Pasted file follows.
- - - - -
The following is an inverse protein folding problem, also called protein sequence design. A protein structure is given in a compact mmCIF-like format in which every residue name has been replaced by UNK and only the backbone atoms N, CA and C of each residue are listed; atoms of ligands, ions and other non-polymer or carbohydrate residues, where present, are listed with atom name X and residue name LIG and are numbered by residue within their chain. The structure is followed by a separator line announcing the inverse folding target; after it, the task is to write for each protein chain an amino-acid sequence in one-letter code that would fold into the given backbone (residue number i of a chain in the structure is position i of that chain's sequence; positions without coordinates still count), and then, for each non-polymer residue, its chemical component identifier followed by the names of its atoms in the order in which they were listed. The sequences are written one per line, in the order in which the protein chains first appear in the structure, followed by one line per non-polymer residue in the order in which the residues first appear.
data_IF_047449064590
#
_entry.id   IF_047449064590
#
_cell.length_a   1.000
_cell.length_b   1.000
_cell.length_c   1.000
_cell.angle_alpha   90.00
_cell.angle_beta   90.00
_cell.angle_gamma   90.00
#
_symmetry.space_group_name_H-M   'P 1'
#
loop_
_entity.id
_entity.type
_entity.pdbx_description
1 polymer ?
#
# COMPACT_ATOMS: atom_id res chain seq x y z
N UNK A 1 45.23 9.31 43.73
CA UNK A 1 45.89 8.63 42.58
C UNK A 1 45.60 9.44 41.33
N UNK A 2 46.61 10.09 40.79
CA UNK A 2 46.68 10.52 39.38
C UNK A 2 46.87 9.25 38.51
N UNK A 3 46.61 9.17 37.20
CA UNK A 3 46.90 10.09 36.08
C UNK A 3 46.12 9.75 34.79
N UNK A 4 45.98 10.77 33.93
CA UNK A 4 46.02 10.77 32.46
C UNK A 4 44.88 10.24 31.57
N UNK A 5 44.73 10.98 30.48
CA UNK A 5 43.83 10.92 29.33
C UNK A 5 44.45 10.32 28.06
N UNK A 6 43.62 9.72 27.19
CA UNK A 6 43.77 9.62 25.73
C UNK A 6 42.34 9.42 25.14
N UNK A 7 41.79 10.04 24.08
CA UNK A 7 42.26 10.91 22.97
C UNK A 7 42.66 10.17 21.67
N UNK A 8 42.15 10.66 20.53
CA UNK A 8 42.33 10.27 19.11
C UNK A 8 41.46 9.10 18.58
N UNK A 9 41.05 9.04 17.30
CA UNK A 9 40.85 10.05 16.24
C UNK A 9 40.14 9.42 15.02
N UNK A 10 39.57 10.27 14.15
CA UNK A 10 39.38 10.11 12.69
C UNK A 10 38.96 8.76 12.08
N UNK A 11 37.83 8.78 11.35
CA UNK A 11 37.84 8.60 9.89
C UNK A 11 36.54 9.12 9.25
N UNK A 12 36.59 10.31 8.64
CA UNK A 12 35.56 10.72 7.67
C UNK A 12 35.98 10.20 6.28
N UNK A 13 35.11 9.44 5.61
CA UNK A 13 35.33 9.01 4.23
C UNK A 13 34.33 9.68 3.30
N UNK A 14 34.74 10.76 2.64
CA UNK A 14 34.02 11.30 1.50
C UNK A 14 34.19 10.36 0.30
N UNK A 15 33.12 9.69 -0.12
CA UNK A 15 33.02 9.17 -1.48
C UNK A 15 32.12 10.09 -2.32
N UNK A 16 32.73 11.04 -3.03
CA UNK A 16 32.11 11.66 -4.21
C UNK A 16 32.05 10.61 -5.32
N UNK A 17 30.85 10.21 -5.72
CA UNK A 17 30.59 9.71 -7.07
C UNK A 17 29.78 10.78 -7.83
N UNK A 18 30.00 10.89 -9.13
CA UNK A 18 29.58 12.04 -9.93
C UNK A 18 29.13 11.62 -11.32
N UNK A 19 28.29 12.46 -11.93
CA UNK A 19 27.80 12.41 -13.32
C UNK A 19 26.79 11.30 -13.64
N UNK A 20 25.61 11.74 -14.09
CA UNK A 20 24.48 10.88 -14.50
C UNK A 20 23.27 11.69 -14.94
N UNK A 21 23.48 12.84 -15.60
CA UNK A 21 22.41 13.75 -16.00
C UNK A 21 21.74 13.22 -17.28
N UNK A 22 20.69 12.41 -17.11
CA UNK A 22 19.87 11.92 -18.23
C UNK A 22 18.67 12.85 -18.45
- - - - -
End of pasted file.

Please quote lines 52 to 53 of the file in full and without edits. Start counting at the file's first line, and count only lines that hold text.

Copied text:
N UNK A 11 37.83 8.78 11.35
CA UNK A 11 37.84 8.60 9.89